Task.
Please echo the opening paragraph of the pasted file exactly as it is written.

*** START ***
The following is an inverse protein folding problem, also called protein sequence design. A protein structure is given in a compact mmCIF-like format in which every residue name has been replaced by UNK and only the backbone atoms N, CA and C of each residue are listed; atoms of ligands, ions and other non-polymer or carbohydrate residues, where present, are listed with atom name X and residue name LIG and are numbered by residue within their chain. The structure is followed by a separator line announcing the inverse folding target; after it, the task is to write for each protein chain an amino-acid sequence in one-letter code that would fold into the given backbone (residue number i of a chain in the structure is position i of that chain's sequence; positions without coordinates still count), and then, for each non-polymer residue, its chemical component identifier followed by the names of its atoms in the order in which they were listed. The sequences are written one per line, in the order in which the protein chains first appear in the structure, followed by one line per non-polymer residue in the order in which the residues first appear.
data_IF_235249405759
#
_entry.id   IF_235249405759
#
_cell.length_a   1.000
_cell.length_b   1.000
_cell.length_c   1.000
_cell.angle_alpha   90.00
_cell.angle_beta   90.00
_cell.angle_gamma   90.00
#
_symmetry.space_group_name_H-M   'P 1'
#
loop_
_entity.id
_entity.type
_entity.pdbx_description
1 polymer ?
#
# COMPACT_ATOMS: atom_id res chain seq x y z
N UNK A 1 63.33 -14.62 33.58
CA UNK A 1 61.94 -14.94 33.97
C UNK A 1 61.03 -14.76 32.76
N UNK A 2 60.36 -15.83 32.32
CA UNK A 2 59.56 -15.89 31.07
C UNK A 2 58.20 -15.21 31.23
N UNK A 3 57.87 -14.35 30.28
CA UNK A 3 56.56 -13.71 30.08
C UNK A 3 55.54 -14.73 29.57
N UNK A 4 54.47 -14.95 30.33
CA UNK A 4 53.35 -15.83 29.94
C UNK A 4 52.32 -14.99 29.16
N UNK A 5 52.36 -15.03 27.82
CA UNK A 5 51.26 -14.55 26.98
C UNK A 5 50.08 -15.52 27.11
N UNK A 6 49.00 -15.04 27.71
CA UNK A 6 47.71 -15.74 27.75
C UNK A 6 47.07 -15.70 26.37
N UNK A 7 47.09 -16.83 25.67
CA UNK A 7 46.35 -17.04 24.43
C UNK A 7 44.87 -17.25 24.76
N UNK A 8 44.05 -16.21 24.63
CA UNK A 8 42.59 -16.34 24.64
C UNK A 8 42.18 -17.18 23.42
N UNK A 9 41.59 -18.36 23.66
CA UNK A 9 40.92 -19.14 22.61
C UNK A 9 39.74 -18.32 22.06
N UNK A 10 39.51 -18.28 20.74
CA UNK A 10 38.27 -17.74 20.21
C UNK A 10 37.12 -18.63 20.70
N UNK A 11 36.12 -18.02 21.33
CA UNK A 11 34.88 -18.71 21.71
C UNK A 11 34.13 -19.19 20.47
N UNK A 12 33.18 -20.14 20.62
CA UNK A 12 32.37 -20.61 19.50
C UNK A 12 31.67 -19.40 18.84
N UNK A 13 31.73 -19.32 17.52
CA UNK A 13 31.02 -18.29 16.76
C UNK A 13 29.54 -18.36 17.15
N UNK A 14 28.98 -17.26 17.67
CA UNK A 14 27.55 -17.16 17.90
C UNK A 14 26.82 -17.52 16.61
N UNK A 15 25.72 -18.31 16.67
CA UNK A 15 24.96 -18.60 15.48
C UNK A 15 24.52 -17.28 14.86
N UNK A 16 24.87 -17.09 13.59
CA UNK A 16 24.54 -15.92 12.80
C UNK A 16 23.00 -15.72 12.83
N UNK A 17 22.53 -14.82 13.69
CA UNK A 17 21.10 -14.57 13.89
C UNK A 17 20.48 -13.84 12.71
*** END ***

The following is an inverse protein folding problem, also called protein sequence design. A protein structure is given in a compact mmCIF-like format in which every residue name has been replaced by UNK and only the backbone atoms N, CA and C of each residue are listed; atoms of ligands, ions and other non-polymer or carbohydrate residues, where present, are listed with atom name X and residue name LIG and are numbered by residue within their chain. The structure is followed by a separator line announcing the inverse folding target; after it, the task is to write for each protein chain an amino-acid sequence in one-letter code that would fold into the given backbone (residue number i of a chain in the structure is position i of that chain's sequence; positions without coordinates still count), and then, for each non-polymer residue, its chemical component identifier followed by the names of its atoms in the order in which they were listed. The sequences are written one per line, in the order in which the protein chains first appear in the structure, followed by one line per non-polymer residue in the order in which the residues first appear.